I’m not sure it counts as technology, but the two “sinister” black vans (actually, 1972 Dodge motorhomes, apparently) are customized, non-functional monstrosities that look like something a 13-year-old boy would come up with after seeing Mad Max, or those head cameras in Albert Brooks’ Real Life (1979).
And yet, as the film reminds us, this is the cutting edge of Western civilization: Boyle’s Airstream trailer is government surplus, having been used to quarantine the astronauts after the Moon landing.
Speaking of the Moon landing, perhaps the most striking thing about the film, for people like us, is how gosh-darn white it is. At a certain point, I started to notice that the only black characters were menial employees scurrying around in the background of some downtown scenes. The diner scene has one black in a speaking role, to whom Caan whitesplains why he shouldn’t try to use his rifle to stop Kellerman’s robbery.
Mostly, this homogeneity is baked in, since the movie takes place in small California towns (in the ‘70s, of course), and mostly on the road in the aforesaid Airstream, stopping from time to time in various “travel lodges” – more lost technology; do they still exist, now that everyone flies? – where the only entertainment is barbequing and bingo.
In most any modern film, these roles with be reversed, with the white deplorables pushed to the background, while heroic blacks cure the vampire virus, defeat the aliens or, in “non-fiction” films, make the Moon landing possible with their mad calculatin’ skillz.
If the film did focus on whites, they would be alternately rock-stupid or homicidal; not, as here, intelligent but charmingly misguided (Kellerman is always wonderful as she offers her unsolicited life advice and explanations of what’s going on).
Which is odd, since the director, Howard Zieff, who died only recently at 81, seems to have been a pioneer of the PC casting fad. This looks to be the first in a rather small body of film work, including Streisand’s The Main Event, Goldie Hawn’s Private Benjamin, and Walter Matthau’s House Calls; middlebrow Judaica. But his main claim to fame was as a commercial director – that is to say, a director of commercials. IMDB says:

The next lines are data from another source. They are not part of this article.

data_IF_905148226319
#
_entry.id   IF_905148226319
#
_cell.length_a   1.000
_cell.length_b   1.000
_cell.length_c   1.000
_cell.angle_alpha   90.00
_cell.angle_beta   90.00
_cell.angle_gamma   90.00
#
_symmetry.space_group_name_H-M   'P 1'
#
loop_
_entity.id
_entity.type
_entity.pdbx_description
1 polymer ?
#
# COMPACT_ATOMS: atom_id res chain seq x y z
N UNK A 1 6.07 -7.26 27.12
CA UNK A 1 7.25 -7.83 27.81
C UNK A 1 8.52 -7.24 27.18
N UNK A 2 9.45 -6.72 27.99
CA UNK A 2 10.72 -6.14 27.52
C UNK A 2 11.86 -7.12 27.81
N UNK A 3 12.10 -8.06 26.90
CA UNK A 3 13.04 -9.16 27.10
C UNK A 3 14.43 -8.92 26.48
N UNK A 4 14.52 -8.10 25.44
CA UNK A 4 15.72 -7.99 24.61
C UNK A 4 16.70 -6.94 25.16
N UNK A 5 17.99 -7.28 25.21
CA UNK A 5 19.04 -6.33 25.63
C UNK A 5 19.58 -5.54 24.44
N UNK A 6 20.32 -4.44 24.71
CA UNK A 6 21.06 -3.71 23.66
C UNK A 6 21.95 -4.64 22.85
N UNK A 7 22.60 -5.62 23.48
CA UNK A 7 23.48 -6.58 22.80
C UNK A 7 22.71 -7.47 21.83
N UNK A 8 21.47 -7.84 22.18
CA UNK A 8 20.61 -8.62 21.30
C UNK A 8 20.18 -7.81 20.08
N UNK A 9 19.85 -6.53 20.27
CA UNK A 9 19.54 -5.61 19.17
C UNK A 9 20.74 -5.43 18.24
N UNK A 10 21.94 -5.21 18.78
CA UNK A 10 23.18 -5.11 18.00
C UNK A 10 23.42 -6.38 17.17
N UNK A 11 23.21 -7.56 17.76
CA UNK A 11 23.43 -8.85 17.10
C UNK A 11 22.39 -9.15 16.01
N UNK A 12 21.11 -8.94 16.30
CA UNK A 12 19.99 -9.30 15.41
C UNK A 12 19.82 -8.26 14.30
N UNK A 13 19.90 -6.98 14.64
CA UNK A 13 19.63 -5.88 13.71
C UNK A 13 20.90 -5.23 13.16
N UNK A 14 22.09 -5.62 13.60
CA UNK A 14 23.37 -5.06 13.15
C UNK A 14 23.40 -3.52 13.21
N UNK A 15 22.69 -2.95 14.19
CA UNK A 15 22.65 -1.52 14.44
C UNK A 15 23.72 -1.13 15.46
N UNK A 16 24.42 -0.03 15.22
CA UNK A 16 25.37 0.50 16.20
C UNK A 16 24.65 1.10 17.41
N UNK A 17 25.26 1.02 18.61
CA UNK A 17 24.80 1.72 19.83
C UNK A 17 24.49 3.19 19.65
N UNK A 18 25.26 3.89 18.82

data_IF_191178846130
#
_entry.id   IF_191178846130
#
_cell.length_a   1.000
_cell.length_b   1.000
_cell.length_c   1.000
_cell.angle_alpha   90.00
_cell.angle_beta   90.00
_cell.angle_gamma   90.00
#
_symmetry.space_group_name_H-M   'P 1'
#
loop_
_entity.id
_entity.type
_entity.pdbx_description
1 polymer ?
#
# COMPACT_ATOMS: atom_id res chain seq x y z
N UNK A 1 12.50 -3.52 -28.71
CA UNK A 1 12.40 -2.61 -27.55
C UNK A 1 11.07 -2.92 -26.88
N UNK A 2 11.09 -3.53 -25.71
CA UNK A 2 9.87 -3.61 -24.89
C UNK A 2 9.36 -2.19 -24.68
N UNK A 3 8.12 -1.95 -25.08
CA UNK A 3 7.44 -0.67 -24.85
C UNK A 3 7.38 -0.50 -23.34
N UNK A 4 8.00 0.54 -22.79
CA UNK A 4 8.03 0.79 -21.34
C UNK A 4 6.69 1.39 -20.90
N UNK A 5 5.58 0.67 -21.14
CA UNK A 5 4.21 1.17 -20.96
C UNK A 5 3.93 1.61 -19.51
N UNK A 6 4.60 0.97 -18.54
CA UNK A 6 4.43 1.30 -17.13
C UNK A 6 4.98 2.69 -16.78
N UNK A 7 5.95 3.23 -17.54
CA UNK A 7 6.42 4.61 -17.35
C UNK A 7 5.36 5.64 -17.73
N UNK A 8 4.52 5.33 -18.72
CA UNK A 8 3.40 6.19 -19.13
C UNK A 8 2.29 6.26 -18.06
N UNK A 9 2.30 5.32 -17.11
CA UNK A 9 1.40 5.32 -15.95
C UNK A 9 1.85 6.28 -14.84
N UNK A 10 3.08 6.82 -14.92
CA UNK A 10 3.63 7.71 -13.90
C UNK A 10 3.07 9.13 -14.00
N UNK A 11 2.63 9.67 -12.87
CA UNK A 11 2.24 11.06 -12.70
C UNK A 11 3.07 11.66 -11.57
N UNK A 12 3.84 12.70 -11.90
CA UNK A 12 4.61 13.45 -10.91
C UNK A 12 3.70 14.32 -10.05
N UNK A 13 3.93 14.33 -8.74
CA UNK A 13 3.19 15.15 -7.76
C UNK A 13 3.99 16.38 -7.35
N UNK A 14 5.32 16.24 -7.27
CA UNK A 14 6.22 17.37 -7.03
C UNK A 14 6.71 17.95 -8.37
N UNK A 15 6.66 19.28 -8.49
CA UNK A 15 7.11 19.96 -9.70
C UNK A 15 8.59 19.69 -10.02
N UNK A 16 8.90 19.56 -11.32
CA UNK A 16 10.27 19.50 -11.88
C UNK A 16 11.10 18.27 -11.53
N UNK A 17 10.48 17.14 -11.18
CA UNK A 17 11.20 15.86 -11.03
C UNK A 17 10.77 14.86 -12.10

Howard Zieff’s early ad campaigns were noted for their innovative casting. Breaking from the stereotypical blond-haired, blue-eyed, old Hollywood ideal of perfection, he cast young unknowns with decidedly ethnic, un-Hollywood features, including Robert De Niro, Dustin Hoffman and Richard Dreyfuss.
Before going into the movies, he was responsible for many memorable advertising campaigns. Most memorable was the Alka-Seltzer “Spicy Meatball” commercial in which an actor must work through repeated takes for a tomato sauce.
They then offer this “personal quote”:
On photographing in 1967 for the “You don’t have to be Jewish to love Levy’s” ad campaign: “We wanted normal-looking people, not blond, perfectly proportioned models. I saw the Indian on the street; he was an engineer for the New York Central. The Chinese guy worked in a restaurant near my Midtown Manhattan office. And the kid we found in Harlem. They all had great faces, interesting faces, expressive faces.”
Well, this cast certainly has interesting faces. One thing that really struck me – or stuck out, if you will – is how big the women’s teeth were. I mean, Louise Lasser was always known for her huge choppers, but for the first time I noticed how big Kellerman’s are. Her teeth, I mean. But leaving that possibly Freudian observation aside, Kellerman does put that face to work, successfully conveying, in the diner scene, that sequence of moments when your date moves from sexy, to seductive but a little nutty, to full-blown homicidal maniac, à la Juliette Lewis.